These were always custom-built for each job and they had to be hot-dip galvanized, which really just means that they took me at least 12 weeks to get. If the only item I had on the schedule for traffic signal poles was that one item near the end of the schedule, the project management team might not realize that this hardware needed to be ordered at the start of the project. Same thing goes with management tasks. If I have items and things that might have to be fabricated, that may also mean that I have to produce shop drawings that detail the fabrication.
Those shop drawings could take days or even weeks, and then they have to be submitted for review and approval before fabrication can even start. On my schedule, I want the shop drawings as an activity, actually I want two activities, one for producing the shop drawings, which is under my control as the contractor, and another item for reviewing the shop drawings, which is usually out of my control because the design team does this. So, why put it on the schedule like that? Because I want to visually show the entire construction team, the owner, the architect, the project managers, and the subcontractors, the affect that these drawings can have.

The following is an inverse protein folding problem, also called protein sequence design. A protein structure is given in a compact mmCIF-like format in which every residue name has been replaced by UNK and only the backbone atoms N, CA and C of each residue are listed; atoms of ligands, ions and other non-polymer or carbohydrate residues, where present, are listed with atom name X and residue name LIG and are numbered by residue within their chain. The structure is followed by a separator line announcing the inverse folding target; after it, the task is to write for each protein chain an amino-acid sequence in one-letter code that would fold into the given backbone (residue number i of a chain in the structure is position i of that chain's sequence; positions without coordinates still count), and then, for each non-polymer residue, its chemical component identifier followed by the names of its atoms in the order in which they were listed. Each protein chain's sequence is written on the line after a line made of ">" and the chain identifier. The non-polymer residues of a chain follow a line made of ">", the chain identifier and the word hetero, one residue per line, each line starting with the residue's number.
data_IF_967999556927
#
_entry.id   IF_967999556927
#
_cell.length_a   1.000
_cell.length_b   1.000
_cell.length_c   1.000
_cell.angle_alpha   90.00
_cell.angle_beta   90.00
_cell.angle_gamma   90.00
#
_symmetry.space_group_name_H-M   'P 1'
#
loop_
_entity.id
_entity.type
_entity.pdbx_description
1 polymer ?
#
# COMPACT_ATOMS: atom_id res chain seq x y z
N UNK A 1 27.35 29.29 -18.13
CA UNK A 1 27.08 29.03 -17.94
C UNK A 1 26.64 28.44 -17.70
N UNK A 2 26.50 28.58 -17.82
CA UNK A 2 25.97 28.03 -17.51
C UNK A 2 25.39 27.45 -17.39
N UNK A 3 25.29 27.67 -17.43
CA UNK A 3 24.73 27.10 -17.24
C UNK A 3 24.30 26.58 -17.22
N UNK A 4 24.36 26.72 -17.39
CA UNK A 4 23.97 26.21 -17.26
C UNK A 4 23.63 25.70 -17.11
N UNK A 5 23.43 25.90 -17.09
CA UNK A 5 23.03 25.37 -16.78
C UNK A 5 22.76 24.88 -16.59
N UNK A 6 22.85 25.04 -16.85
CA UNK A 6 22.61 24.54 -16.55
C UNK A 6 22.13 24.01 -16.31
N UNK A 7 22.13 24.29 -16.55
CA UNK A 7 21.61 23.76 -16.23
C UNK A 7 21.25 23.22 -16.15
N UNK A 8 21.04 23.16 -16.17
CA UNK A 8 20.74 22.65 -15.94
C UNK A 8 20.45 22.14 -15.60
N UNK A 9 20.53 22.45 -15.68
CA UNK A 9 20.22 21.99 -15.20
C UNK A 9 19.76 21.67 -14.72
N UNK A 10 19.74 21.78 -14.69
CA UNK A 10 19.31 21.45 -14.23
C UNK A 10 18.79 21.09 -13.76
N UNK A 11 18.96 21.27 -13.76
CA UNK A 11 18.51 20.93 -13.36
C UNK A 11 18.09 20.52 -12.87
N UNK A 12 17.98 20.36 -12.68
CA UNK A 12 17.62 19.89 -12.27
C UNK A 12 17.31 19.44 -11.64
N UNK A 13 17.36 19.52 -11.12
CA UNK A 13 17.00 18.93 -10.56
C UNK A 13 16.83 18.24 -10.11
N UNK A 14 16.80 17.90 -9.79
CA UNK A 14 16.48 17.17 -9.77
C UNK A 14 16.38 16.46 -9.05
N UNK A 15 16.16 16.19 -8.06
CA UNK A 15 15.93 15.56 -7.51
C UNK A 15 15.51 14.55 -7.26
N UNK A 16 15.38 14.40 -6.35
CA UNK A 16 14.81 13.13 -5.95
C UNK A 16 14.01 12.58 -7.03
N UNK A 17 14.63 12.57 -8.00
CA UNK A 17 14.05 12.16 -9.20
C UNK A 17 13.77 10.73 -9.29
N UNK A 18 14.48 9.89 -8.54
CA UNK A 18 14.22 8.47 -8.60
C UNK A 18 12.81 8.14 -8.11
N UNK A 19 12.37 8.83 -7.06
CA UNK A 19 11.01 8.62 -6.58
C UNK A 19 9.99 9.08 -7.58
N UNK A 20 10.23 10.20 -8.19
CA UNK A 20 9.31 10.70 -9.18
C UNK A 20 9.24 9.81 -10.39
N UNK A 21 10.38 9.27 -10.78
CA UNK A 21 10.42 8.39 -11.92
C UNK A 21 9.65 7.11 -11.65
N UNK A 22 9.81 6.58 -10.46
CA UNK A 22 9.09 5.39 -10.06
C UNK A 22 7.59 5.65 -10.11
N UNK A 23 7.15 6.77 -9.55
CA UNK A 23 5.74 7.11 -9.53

If I can't start fabricating the structural steel for the building until these are approved, they're in the critical path. I want the designer to know when they should expect to have these drawings and how long we expect it to take them to review. If they take an extra week or two for review, I need to be able to update my schedule and I want to illustrate where this delay took place. Now, I know it may seem as I'm talking here that I expect this network model to be a perfect schedule for the job, but I know that's rarely going to happen.
I do expect to revisit and revise this model as the project progresses, as we find scheduling constraints we didn't know about, change orders are issued, or as manpower and productivity fluctuates. I'll talk about keeping this network updated a little later. Right now, since we've completed step one, and we've now defined all of our activities and put them in a list, let's move to the next step and start creating that network model.
This course identifies the steps needed to develop a proper plan, and demonstrates how that plan is transformed into a construction schedule. Throughout the course, instructor Jim Rogers shares examples of his own successes and failures in the areas of construction planning and scheduling, so as to lend real-world context to the concepts he covers.
- Types of schedules
- Planning versus scheduling
- Work breakdown structure
- Developing a schedule
- Creating a network model
- Assigning durations, costs, and resources
- Identifying the critical path
- Letting the software do the calculations
- Checking and updating the schedule
- Scheduling's impact on productivity